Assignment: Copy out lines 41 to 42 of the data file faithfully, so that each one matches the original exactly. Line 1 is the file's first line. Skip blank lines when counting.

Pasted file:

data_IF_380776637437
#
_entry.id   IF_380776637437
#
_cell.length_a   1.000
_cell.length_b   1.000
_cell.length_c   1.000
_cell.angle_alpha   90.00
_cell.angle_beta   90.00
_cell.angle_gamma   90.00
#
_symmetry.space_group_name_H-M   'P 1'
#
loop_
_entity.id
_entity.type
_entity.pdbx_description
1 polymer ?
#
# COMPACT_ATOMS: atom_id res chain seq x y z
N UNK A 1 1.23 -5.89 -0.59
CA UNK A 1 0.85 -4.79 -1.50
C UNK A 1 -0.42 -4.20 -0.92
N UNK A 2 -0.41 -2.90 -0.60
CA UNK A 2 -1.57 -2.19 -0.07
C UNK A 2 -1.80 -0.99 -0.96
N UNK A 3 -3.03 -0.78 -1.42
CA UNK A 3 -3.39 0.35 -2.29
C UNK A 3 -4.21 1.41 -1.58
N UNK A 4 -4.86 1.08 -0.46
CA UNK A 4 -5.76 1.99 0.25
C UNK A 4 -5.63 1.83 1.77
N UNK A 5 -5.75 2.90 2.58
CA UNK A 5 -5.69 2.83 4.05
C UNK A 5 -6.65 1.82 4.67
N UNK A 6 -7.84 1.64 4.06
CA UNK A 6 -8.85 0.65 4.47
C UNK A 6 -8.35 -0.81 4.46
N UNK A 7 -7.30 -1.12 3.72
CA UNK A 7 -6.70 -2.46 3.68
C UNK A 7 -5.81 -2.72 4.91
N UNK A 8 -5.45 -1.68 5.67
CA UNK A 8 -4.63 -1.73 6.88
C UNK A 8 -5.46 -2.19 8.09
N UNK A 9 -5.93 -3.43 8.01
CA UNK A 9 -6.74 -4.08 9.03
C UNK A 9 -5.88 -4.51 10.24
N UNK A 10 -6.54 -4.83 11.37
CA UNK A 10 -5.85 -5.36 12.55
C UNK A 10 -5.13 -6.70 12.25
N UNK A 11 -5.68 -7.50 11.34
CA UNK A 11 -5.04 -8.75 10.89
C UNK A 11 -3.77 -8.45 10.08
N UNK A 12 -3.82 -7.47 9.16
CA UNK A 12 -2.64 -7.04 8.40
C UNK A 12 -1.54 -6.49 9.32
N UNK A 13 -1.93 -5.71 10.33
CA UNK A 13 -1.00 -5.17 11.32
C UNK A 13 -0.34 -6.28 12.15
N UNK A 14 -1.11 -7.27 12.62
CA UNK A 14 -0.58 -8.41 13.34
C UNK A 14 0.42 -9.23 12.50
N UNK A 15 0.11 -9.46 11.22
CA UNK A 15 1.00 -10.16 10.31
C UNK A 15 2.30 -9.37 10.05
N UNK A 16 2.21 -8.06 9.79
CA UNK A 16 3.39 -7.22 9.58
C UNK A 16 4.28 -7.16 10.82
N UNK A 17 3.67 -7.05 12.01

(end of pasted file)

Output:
C UNK A 7 -5.81 -2.72 4.91
N UNK A 8 -5.45 -1.68 5.67